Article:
2. Outagamie County, Wisconsin, Will Book 1: 1, will of John Colligan, 1 May 1872; County Court Clerk, Appleton, Wisconin; digital images, “Wisconsin, Outagamie County Records, 1825-1980,” FamilySearch.org (https://familysearch.org/ : accessed 14 Feb 2013).
  3. Outagamie Co. Will Book 1: 5, will of John S. Smith, 5 June 1872.
  4. Outagamie Co. Will Book 1: 15, will of Thomas Callen, 7 February 1872.
  5. Outagamie Co. Will Book 1: 17, will of Melissa Burgess, 18 September 1870.
  6. Outagamie Co. Will Book 1: 29, will of Francis Connolly, 21 April 1873.
  7. Outagamie Co. Will Book 1: 35, will of Gunther Stroebe, 1 April 1872.
  8. Outagamie Co. Will Book 1: 51, will of Charles Pfening, 20 May 1867.
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11 Responses to Questions of will

  1. Rondina says:

    No, not really. The Francis Connolly one starring Alice Stillman is interesting. BTW, Mena married Charles’s brother. :)

  2. Keith Bouldin says:

    Yes, it does make me wonder … what’s the story is behind that … err those.
    For me, part of genealogy is finding out, if possible, who my ancestors were, what were they like …

  3. John D. Tew says:

    This was a delightful read! I enjoy your writing style and the way you choose topics and look at them with thoughtfulness and often a slight twist of humor. I tried commenting yesterday from my office, but it appears it did not send properly for some reason. I said in the failed comment that I am adding this and other posts from your blog to this week’s “Saturday Serendipity” post on The Prism.

  4. Pingback: Do successful genealogists need to have an insatiable curiosity? « Genealogy Certification: My Personal Journal

  5. Karla says:

    Two of my maternal pioneer ancestors left quite interesting wills of this sort. Fortunately, while we don’t know everything about the motivations, we have a pretty good idea.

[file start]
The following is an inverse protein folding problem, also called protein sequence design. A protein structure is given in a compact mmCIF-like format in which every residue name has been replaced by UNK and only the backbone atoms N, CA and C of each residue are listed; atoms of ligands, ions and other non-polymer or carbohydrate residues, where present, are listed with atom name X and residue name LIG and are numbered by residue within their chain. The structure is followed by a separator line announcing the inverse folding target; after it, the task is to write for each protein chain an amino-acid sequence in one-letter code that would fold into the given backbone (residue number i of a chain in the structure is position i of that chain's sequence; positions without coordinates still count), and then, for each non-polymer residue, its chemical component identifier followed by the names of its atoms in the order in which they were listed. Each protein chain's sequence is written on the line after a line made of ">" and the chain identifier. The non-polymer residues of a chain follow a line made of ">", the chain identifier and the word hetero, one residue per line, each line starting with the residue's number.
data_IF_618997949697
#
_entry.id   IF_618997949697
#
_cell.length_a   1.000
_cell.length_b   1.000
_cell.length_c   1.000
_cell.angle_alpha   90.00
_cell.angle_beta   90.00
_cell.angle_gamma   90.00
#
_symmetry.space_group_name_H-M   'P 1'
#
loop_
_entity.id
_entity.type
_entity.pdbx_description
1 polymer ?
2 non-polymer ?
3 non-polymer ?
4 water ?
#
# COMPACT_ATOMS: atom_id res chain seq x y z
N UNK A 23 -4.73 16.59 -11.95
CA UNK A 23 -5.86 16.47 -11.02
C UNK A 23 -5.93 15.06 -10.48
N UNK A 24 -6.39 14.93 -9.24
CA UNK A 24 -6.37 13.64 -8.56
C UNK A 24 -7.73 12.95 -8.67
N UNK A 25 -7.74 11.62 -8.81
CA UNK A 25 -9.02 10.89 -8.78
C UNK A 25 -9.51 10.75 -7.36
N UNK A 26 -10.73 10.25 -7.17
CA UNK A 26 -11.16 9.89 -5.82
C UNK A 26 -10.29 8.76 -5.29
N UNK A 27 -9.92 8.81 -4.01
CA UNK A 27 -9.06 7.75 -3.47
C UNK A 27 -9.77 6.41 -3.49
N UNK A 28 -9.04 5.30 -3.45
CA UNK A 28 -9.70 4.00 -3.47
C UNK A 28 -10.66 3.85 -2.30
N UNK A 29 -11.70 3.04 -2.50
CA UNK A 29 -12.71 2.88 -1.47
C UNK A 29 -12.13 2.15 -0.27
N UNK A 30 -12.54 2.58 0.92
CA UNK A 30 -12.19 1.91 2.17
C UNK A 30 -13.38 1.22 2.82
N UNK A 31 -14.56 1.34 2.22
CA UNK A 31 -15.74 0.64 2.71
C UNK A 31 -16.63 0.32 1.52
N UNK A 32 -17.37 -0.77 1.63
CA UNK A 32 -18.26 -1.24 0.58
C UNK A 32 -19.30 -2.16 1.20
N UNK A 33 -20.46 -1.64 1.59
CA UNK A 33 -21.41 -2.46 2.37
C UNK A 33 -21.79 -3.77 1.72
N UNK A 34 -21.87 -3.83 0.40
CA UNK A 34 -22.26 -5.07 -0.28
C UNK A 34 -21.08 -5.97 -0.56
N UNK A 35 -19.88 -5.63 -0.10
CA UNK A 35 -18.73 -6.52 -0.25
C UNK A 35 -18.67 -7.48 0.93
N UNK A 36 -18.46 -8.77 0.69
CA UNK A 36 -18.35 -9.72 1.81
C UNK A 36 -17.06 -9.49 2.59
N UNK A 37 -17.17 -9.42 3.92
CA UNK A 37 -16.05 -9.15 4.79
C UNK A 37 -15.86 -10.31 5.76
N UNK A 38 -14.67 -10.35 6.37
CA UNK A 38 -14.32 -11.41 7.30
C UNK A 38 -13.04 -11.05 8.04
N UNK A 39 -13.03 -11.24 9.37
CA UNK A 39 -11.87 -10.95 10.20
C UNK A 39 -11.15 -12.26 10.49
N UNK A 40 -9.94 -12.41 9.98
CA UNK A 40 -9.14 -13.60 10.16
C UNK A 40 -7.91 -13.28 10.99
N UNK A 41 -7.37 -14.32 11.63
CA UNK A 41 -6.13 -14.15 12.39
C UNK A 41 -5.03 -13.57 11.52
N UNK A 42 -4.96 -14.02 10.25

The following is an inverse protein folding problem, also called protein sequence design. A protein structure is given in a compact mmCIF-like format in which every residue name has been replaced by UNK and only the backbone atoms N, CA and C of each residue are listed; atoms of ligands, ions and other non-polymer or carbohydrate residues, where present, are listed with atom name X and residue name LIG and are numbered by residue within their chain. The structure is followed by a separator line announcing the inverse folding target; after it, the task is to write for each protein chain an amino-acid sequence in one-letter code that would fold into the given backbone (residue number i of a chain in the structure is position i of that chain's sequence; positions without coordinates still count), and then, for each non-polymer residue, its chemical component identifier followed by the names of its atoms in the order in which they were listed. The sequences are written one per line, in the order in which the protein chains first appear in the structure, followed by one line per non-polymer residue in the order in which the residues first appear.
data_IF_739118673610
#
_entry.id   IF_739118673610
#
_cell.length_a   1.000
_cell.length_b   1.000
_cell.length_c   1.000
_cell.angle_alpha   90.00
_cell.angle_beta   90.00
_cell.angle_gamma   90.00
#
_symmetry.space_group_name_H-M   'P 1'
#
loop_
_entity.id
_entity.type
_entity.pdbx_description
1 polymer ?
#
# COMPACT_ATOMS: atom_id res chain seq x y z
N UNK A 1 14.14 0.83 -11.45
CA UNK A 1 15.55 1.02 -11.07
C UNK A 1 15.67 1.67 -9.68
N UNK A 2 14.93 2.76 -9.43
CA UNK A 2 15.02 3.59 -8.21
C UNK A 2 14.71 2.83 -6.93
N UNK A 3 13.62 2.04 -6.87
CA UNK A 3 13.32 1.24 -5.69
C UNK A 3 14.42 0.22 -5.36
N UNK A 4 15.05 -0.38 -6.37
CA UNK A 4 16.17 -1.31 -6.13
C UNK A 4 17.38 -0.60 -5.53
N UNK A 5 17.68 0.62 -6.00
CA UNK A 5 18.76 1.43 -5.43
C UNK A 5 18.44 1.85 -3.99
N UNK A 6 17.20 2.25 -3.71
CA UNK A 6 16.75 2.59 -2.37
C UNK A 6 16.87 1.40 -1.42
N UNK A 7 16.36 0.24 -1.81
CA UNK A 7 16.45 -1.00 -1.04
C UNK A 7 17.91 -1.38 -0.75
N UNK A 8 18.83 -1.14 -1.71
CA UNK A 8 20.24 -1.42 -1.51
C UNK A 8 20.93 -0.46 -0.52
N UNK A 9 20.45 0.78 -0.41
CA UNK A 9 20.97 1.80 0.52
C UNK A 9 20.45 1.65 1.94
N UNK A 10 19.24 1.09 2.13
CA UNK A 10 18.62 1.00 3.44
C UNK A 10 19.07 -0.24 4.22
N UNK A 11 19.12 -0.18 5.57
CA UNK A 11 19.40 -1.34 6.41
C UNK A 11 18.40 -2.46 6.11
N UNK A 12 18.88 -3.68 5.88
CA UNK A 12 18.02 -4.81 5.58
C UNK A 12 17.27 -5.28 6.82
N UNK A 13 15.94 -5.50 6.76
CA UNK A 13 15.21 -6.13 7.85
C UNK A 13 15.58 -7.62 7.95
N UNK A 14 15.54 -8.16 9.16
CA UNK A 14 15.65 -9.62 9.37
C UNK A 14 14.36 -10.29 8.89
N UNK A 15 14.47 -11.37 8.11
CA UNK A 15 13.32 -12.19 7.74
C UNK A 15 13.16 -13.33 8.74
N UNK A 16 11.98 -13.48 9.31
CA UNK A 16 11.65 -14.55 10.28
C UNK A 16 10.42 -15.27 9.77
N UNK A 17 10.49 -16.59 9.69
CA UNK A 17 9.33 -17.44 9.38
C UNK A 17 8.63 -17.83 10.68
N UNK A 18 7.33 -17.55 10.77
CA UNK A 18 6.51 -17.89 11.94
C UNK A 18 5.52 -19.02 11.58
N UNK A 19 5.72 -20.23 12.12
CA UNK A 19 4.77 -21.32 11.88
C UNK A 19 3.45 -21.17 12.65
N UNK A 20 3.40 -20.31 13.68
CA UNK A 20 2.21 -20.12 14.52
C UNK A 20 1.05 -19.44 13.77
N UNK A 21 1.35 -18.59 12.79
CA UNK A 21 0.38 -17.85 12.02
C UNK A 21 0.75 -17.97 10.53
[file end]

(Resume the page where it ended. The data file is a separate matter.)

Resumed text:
In one case my great-great-grandmother left similar (may even have been identical but I haven’t looked in awhile) inheritances to her youngest son and to his nephew, my grandfather, who had been brought up like brothers. Her son’s inheritance was in trust while grandpa’s wasn’t. Other children and grandchildren also inherited, but not as significantly. I’m pretty sure that this was largely in relation to the existence of Huntington’s Disease in the family. It wasn’t well understood in the 1920s but it looks like she thought her son might be at risk and supposed my grandfather wasn’t. Or that her son was getting to the age where her husband and some other children had shown symptoms, whereas Grandpa was younger and would have time to put his affairs in order first (neither one happened to inherit it, fortunately). The alternate explanation is that she didn’t get along so well with her daughter-in-law but did with my grandma. That’s iffier but certainly possible.

    In the other case it appears that one of my great-grandmothers felt she had given enough money to some of her children during her lifetime and thus didn’t need to leave them further money. She hadn’t been giving money to my grandma but did make her the executor.